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Delacroix, Warhol and More Art to Look Forward to This Fall

Category: Art & Culture,Arts & Design

“We all paint in his language,” effused Paul Cézanne, one of so many of the artist’s later worshipers. Baudelaire, in “The Flowers of Evil,” sang that his paintings were “a lake of blood, haunted by evil angels”; Picasso admired him so deeply he repainted his 1834 oil “Women of Algiers in Their Apartment” more than a dozen times.

But how often today do we turn to the art of Eugène Delacroix, whose emulsified brush strokes of gold and black and carmine cohered into such splashy, but such sinister, visions of romance and empire? Not nearly enough, and criminally seldom in the United States.

I don’t always pick the blockbuster as the season’s most anticipated show; many of the art world’s most beautiful encounters, and most significant thinking, take place in smaller institutions or one-room close studies. But this fall, in America’s own end-of-empire era, the must-see exhibition can only be the big one: The Metropolitan Museum of Art’s traffic-stopping Delacroix show, opening Sept. 17, is the first U.S. retrospective ever for the signal artist of the early 19th century, whose churning canvases seem to be racing into the modern era even as they stand athwart tradition.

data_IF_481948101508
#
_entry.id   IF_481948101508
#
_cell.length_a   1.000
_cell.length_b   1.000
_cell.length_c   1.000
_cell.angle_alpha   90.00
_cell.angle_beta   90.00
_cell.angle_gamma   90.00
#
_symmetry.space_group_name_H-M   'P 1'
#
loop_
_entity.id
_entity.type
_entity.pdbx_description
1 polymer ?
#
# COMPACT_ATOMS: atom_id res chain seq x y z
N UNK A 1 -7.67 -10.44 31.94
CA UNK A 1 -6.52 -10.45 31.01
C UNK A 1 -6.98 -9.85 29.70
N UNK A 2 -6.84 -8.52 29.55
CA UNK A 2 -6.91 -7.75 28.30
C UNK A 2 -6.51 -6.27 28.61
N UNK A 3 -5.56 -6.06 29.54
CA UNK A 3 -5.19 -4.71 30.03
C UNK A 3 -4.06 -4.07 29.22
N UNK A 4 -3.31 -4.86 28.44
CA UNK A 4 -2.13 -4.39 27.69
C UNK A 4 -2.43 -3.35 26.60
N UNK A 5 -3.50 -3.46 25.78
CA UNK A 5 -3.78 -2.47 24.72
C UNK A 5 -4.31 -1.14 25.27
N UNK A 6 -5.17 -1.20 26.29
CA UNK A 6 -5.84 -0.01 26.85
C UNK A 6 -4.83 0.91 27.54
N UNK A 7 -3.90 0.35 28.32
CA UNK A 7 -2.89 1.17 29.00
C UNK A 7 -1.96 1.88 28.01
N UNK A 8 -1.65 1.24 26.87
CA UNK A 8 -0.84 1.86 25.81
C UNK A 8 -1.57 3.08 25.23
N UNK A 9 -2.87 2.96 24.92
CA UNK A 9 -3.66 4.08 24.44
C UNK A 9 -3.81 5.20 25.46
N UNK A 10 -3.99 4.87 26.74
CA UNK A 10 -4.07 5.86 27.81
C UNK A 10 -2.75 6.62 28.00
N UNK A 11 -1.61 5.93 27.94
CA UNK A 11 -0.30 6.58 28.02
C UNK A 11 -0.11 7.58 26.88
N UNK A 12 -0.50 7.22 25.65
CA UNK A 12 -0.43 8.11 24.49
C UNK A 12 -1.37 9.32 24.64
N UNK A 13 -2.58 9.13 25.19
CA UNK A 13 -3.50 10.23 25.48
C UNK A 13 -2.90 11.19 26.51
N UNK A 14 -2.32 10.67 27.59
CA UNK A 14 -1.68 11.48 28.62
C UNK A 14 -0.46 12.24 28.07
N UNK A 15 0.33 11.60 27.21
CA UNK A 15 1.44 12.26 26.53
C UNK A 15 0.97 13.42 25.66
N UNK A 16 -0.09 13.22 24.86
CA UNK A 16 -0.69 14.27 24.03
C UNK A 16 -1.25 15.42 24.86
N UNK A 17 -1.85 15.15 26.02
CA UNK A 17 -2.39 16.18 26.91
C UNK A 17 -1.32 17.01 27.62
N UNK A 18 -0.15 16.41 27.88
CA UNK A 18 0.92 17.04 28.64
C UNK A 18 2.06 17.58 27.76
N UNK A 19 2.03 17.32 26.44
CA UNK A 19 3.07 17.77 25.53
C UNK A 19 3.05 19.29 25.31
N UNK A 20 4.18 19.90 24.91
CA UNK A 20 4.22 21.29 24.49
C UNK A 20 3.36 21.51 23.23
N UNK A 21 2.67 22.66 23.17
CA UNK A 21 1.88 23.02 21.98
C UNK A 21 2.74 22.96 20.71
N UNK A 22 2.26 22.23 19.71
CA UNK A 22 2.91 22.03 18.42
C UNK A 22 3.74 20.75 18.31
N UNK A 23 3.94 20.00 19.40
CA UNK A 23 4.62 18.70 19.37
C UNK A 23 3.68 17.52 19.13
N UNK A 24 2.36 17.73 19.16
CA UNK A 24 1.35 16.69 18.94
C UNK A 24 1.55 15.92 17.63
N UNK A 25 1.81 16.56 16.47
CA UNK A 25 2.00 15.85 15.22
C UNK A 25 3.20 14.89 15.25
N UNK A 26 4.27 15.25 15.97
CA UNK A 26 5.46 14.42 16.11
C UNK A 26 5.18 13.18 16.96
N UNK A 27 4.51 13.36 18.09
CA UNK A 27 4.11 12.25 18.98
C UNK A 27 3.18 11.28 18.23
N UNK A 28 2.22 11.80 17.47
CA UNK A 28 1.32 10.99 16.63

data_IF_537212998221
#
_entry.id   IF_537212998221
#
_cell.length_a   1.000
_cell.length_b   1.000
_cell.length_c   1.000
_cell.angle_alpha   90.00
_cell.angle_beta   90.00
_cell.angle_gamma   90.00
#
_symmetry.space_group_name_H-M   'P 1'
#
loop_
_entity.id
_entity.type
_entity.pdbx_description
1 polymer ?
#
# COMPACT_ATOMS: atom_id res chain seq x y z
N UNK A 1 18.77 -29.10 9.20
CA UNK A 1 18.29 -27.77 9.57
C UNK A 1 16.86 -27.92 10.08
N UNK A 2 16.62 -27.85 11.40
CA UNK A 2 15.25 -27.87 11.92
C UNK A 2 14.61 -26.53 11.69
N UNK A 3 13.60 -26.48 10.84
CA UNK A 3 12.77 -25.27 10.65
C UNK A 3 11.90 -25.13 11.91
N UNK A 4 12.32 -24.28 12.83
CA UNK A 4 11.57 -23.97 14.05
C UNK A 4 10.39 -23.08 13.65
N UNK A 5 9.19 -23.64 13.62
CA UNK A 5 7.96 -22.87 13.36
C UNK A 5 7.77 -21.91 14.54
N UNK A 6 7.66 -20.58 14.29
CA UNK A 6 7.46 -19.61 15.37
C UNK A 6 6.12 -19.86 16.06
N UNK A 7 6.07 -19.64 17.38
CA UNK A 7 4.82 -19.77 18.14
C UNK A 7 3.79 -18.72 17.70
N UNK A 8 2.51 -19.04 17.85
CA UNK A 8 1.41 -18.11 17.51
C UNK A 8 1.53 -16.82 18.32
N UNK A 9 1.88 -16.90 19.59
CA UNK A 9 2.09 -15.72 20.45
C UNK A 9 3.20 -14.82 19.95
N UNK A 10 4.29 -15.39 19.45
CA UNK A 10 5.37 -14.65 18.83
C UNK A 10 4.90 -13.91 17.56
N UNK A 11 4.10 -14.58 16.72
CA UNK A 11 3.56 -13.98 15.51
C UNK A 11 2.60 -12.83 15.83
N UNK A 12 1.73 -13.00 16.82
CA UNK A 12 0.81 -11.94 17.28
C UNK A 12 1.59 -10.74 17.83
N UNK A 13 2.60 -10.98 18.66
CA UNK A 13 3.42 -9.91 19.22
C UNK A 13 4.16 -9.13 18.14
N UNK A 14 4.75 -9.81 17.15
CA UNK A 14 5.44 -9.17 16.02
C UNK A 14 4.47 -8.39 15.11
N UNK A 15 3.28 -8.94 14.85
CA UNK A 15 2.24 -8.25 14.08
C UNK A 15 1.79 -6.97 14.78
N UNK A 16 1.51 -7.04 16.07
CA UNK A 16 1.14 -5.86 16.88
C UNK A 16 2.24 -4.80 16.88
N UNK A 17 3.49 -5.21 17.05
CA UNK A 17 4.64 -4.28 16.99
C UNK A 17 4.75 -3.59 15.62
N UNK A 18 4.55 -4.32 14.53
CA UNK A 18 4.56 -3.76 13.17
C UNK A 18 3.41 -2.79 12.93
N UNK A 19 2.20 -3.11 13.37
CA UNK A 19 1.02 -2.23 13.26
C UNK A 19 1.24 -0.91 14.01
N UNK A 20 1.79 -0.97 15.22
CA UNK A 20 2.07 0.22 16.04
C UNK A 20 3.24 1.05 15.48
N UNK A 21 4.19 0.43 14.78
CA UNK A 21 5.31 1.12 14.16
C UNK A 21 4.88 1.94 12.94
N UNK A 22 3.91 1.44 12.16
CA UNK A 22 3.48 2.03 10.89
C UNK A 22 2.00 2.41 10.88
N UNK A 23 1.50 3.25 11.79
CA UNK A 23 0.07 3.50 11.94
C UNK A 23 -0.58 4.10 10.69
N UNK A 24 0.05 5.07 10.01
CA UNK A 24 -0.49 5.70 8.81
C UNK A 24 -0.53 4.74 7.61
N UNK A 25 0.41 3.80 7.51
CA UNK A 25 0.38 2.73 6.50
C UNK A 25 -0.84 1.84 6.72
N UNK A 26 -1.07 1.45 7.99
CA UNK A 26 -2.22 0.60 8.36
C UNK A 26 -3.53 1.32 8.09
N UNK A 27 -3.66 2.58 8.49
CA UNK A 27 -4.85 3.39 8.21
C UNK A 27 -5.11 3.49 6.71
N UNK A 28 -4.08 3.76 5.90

The show’s been organized with the Musée du Louvre in Paris, where this summer it became the best-attended show in its history. Its most prized Delacroixes, including the flag-waving “Liberty Leading the People,” are staying home, but the languid “Women of Algiers” is coming to the Met, as is the impassioned “Greece on the Ruins of Missolonghi,” whose conjoined themes of liberty, nationalism and racial and sexual anxiety have lost none of their relevance two centuries on. When I saw the show at the Louvre in May, I was particularly taken by the studies on paper, revealing the calculation that preceded his major Romantic canvases, as well as his notebooks from North Africa, whose delicate watercolors of arcades, mosques and men in burnooses evade Orientalist stereotyping. (By the way, if you wondered why Beyoncé didn’t rock out in front of any Delacroixes in that Louvre clip, this show is the reason: They’d all been moved to the retrospective downstairs.)